Leukaemia and cancer
Researchers Anders Ahlbom and Sanders Greenland separately published large meta-analyses in 2000, that both found a significant doubling in leukaemia rates associated with exposure to ELF magnetic fields of over 0.4 µT and 0.3 µT respectively [Ahlbom 2000, Greenland 2000].
In 2002, the California Department of Health produced a report in 2002 from their California EMF program, set up to review the health effects from electric and magnetic fields from powerlines, wiring, and appliances, concluding that EMFs were responsible for an increase in childhood leukaemia andadult leukaemia.
This was followed by further work in 2001 where Ahlbom et al conducted a review into EMFs and Health, and found that there was a doubling in childhood leukaemia for magnetic fields of over 0.4 µT, although he summarised that "This is difficult to interpret in the absence of a known mechanism or reproducible experimental support" [Ahlbom Dec 2001]. In 2007, the UK Health Protection Agency produced a paper showing that 43% of homes with magnetic fields of over 0.4 µT are associated with overground or underground circuits of 132 kV and above [Maslanyj 2007].
Ahlbom's findings were echoed by Draper et al in 2005 when a 70% increase was found in childhood leukaemia for those living within 200 metres (656 ft) of an overhead transmission line, and a 23% increase for those living between 200 metres (656 ft) and 600 m (1,969 ft). Both of these results were statistically significant [Draper 2005]. The authors considered it unlikely that the increase between 200 metres (656 ft) and 600 m (1,969 ft) is related to magnetic fields as they are well below 0.4 µT at this distance. Bristol University (UK) has published work on a theory that could account for this increase, and would also provide a potential mechanism, being that the electric fields around power lines attract aerosol pollutants [Fews 1999a, Fews 1999b, Henshaw 2002, Henshaw 2008].
Despite these findings, the World Health Organisation have published a factsheet maintaining that there is limited support for childhood leukaemia (insufficient for causality). However, it is also important that causality is not required for precautionary action, so this statement should not affect government decisions to apply more precautionary public policy where they deem appropriate.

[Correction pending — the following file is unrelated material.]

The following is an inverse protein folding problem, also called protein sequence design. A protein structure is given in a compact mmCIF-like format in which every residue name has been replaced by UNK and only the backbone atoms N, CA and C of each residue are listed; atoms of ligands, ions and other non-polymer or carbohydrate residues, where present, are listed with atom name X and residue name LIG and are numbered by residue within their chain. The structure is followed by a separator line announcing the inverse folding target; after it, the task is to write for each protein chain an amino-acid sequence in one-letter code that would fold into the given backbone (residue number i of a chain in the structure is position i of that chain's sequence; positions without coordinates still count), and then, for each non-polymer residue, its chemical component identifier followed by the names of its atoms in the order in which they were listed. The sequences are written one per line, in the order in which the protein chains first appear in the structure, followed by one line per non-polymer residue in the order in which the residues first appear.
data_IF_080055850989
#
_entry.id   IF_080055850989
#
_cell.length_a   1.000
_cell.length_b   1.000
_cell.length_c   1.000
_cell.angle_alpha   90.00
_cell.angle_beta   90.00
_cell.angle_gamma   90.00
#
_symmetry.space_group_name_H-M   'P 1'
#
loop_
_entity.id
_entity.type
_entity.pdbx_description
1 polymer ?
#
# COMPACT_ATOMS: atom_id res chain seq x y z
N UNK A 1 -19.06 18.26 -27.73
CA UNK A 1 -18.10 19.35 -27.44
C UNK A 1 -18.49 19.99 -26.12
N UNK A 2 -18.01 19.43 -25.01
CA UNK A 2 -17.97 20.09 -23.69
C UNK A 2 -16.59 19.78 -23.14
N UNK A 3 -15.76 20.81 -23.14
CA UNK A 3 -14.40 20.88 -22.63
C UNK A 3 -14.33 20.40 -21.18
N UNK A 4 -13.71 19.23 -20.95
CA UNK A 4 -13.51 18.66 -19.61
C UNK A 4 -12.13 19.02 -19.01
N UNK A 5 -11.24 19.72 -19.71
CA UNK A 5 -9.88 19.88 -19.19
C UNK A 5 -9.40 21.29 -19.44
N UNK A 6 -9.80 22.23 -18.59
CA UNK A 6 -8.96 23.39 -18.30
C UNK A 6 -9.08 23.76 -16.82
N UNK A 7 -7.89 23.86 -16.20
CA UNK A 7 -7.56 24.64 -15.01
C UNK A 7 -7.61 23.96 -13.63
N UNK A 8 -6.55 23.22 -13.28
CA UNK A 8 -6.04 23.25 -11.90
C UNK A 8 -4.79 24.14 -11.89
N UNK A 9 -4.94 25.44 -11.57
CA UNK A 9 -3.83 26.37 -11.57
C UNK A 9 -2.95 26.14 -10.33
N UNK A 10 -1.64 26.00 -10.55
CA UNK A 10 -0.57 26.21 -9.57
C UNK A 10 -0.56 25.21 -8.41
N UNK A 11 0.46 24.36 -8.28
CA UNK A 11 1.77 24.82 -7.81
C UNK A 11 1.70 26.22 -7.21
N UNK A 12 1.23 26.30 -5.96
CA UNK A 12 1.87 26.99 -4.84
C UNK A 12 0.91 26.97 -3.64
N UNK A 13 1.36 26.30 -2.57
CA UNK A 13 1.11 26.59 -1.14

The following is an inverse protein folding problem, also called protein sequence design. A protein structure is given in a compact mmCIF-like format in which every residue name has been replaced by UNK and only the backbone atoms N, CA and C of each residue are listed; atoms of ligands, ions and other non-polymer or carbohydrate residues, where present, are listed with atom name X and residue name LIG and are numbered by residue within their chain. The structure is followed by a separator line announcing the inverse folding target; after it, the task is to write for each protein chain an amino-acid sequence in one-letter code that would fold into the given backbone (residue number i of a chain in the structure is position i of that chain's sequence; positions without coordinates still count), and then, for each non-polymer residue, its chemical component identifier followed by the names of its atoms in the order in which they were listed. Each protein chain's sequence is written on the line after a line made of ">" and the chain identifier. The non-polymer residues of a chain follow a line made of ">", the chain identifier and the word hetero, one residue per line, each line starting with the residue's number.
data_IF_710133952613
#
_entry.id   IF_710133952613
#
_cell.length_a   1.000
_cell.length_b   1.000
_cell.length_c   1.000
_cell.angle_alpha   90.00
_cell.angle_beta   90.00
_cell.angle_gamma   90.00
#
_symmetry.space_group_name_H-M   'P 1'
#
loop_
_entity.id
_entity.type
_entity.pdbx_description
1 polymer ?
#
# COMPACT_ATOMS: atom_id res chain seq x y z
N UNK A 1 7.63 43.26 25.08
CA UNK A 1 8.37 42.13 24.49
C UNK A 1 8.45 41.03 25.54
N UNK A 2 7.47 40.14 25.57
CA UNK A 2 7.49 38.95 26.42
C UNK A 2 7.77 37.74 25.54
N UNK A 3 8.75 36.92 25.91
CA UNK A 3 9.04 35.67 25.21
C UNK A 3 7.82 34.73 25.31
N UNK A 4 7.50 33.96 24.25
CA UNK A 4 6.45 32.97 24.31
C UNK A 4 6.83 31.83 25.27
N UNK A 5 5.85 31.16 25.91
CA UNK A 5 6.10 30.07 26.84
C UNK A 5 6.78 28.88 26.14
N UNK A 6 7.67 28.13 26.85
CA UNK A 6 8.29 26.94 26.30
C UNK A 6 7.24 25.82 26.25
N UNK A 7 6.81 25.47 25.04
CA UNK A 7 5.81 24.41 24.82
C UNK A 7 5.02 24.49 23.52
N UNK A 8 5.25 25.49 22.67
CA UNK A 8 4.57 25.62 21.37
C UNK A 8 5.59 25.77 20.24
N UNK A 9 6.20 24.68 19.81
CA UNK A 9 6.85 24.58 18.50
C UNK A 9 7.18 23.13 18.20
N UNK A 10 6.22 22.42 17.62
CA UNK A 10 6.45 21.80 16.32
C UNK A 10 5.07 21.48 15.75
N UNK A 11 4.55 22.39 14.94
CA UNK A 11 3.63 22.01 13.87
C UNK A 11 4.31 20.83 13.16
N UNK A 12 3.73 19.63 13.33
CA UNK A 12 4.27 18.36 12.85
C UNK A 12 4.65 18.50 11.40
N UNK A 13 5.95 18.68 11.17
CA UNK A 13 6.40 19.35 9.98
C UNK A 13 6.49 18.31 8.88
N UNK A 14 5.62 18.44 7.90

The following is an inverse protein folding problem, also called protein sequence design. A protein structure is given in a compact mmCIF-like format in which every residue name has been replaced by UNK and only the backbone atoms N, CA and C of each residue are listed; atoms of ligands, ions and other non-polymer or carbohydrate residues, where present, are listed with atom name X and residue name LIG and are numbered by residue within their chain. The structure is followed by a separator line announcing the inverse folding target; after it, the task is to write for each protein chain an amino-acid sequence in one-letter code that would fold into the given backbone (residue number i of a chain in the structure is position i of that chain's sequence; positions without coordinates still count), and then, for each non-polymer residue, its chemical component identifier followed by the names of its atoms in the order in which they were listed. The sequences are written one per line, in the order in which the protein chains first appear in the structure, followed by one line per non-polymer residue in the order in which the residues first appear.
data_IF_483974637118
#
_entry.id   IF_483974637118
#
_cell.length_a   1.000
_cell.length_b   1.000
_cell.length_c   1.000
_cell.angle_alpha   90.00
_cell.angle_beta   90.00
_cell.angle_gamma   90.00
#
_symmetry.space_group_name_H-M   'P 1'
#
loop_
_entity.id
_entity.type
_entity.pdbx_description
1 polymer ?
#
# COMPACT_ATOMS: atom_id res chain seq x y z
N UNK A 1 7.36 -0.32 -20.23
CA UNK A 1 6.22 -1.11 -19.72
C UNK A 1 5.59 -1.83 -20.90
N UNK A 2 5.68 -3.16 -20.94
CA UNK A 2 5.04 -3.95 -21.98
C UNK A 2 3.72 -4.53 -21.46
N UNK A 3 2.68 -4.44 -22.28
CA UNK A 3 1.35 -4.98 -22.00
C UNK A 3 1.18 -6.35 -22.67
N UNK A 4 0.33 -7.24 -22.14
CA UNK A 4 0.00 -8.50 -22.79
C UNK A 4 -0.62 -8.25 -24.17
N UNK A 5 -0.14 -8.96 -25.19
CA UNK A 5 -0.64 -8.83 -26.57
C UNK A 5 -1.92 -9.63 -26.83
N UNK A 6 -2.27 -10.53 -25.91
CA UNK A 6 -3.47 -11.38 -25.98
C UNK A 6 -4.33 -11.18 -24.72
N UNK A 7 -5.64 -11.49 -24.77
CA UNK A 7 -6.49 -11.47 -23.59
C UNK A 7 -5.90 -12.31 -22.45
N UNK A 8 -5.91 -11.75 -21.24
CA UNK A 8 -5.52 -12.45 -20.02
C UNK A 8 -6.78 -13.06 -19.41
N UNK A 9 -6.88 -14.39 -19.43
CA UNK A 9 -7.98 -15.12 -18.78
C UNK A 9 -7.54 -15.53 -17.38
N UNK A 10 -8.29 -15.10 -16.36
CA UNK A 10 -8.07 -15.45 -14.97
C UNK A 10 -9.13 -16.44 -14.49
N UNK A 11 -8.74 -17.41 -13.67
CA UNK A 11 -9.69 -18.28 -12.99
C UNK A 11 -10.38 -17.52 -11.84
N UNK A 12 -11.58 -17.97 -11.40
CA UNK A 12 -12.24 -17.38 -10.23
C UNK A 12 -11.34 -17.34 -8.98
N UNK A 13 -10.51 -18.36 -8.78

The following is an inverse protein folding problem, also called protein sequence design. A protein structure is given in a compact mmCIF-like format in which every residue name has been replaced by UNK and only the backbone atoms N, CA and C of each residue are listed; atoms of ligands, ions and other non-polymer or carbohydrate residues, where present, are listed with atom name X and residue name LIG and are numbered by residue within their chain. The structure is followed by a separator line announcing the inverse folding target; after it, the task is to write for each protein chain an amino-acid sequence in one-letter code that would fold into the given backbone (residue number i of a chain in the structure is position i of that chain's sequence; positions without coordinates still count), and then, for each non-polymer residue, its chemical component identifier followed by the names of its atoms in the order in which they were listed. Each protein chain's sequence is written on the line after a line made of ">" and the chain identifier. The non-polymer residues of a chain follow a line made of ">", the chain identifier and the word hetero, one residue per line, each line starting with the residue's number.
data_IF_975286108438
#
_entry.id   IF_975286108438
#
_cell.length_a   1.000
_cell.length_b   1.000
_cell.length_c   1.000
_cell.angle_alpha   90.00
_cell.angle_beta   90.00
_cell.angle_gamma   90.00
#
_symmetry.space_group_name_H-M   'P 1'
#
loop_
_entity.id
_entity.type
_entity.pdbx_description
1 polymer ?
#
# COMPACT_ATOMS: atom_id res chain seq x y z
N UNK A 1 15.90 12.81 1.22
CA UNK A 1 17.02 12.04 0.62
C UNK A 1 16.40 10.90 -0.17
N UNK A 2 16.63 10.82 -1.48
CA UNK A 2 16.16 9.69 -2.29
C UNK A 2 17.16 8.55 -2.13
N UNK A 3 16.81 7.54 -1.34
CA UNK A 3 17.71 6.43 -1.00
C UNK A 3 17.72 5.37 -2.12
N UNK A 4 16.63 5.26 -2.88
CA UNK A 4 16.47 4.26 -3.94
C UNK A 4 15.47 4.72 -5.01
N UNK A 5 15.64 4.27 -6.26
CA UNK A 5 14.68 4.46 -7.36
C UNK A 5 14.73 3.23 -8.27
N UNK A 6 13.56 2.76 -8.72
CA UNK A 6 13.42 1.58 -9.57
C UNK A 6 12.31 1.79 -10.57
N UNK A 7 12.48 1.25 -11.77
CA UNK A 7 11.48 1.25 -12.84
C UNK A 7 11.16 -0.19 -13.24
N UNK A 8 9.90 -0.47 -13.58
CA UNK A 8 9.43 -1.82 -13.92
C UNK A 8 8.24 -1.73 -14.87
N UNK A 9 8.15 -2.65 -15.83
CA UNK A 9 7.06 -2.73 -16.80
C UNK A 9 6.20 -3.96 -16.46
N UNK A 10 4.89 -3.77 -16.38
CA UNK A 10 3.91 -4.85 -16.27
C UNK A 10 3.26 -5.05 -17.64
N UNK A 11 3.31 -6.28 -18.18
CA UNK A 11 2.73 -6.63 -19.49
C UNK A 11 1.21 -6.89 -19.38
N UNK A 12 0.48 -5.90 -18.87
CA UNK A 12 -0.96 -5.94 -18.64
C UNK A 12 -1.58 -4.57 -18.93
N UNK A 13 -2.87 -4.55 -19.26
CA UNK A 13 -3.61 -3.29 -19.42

Other health concerns
The California EMF program report also concluded that EMFs were responsible for an increase in childhood leukaemia, adult leukaemia, adult brain cancer, Lou Gehrig's disease, and miscarriage. This differs to a review by the International Agency for Research on Cancer in 2001, and the National Radiological Protection Board (now part of the UK Health Protection Agency) review in the same year. However, there have been serious criticisms of the metholodogy and criteria used in the IARC review [O'Carroll 2008].
The reasoning given by the California Department of Health panel for the difference of opinion was that "there were reasons why animal and test tube experiments might have failed to pick up a mechanism or a health problem; hence, the absence of much support from such animal and test tube studies did not reduce their confidence much or lead them to strongly distrust epidemiological evidence from statistical studies in human populations. They therefore had more faith in the quality of the epidemiological studies in human populations and hence gave more credence to them."